Hong Kong's Hang Seng Index gained 1.2% to reach 28,668, driven up by a rebound in the city's tech stock index. That index has been under pressure from concern over the Chinese government's move to increase regulation of those companies.

Japan's Nikkei was flat, dragged down by Nomura's share price weakness. Australia sounded a weaker tone when the S&P/ASX200 closed down 0.9% at its lowest point for a week.

Credit Suisse's Asia Pacific senior investment strategist Jack Siu said the prospect of Asian travel bubbles had sparked enthusiasm among some investors in the region.

"Tourism-dependent Asian economies will benefit," he said.

Hong Kong's commerce secretary, Edward Yau, flagged Monday the government had restarted talks with Singapore to re-establish a potential travel bubble between the cities.

Investor sentiment was still closely tied to the pace of the global vaccine rollout, said Citigroup (NYSE:C) equity derivative solutions director Elizabeth Tian.

"Investors will also be watching the number of COVID cases as rises in Western Europe and the Philippines sees the return of renewed restrictions, while vaccination attempts threaten to stall amidst supply constraints and vaccine nationalism," Tian said.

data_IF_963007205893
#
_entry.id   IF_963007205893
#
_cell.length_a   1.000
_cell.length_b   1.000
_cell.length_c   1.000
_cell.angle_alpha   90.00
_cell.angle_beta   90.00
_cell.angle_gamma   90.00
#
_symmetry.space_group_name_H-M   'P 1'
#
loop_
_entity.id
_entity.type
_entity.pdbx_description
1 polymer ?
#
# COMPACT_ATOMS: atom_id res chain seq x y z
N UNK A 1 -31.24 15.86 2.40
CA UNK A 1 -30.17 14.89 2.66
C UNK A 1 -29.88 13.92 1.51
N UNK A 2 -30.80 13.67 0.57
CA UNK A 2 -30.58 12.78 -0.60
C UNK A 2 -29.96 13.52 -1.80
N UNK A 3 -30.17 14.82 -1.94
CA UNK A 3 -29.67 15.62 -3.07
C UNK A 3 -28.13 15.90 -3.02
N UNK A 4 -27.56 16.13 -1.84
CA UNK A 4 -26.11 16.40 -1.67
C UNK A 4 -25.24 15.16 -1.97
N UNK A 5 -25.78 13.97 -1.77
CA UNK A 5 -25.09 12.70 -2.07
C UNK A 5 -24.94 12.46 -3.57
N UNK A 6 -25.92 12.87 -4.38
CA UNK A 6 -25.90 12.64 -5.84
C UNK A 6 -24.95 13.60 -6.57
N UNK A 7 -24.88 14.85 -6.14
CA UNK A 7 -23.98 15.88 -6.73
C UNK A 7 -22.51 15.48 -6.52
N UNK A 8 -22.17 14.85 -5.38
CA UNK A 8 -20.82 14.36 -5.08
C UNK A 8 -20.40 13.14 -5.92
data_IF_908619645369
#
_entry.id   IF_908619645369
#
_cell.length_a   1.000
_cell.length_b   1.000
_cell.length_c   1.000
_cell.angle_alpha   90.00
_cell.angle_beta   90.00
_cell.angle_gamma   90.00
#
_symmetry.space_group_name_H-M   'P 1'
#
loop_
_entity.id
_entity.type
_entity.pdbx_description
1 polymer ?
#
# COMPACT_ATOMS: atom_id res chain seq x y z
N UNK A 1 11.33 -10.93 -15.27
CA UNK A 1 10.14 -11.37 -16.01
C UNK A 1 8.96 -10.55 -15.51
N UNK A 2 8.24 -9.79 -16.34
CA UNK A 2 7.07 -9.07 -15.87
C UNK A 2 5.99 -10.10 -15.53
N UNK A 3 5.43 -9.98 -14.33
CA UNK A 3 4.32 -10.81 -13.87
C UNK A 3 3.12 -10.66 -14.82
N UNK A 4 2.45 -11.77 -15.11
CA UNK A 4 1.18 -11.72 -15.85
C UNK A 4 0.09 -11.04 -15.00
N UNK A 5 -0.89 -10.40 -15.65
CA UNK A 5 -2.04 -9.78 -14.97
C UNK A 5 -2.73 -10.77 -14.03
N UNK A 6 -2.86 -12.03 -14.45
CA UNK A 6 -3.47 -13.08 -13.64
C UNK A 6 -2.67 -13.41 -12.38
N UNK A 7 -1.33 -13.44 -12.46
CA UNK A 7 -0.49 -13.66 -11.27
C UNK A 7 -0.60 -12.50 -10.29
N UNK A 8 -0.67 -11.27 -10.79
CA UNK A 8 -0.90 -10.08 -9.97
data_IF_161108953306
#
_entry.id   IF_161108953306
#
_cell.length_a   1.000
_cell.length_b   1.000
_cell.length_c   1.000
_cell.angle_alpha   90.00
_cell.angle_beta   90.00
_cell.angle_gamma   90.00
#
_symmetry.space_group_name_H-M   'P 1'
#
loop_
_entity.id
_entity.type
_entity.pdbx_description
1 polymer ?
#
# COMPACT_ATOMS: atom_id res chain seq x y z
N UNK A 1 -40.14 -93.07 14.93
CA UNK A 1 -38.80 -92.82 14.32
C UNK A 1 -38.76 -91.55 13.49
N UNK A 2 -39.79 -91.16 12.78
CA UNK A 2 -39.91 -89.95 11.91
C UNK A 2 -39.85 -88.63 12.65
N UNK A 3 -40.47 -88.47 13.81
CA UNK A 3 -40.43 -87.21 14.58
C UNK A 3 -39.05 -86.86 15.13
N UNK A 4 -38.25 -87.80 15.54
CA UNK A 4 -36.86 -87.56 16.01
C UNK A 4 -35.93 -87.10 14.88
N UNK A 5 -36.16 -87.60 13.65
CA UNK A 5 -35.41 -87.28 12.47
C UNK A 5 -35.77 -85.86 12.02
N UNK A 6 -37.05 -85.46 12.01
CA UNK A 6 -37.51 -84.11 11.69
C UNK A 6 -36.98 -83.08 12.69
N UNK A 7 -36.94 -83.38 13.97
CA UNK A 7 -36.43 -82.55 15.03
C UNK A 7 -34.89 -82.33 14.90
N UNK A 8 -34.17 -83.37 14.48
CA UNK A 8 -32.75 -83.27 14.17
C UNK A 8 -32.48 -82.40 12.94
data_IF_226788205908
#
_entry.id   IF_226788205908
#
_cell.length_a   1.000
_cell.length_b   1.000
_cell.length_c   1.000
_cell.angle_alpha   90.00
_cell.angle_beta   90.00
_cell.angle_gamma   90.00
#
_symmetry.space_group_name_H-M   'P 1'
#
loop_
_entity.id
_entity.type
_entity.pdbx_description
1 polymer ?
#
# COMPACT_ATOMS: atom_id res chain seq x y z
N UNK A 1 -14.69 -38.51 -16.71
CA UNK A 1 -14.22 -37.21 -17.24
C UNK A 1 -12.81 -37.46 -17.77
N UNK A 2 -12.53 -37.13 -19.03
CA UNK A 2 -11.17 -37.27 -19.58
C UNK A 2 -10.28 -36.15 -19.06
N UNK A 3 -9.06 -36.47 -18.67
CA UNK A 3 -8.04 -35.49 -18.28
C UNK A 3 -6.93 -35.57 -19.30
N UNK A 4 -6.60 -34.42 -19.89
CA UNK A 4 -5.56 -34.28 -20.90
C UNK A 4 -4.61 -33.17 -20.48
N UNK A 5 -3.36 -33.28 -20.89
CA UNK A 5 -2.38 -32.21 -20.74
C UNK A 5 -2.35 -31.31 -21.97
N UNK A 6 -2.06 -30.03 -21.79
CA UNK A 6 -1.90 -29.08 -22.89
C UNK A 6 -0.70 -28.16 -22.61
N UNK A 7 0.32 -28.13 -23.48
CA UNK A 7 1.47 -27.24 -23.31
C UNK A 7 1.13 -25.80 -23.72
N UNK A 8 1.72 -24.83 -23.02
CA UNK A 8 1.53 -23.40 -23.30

"While restrictions are increased in Europe, the UK will be relaxing stay-at-home rules," she added.

Wall Street on Monday pared early losses driven by the banking sector on fears that issues from the downfall of Archegos could spread throughout the banking sector.

The Dow Jones Industrial Average rose 0.3%, the S&P 500 lost 0.09% and the Nasdaq Composite dropped 0.6%.

Benchmark U.S. 10-year yields hit 1.7760%, their highest since January 2020.

In currencies, the dollar rose to its highest in a year against the yen, boosted by the spike in Treasury yields. The euro fell to $1.1751 against the dollar for the first time since Nov. 11. [FRX/]

Oil prices fell as the Suez Canal opened up after days closed by a grounded supercarrier and focus turned to an OPEC+ meeting this week where the extension of supply curbs may be on the table amid new coronavirus pandemic lockdowns. [O/R]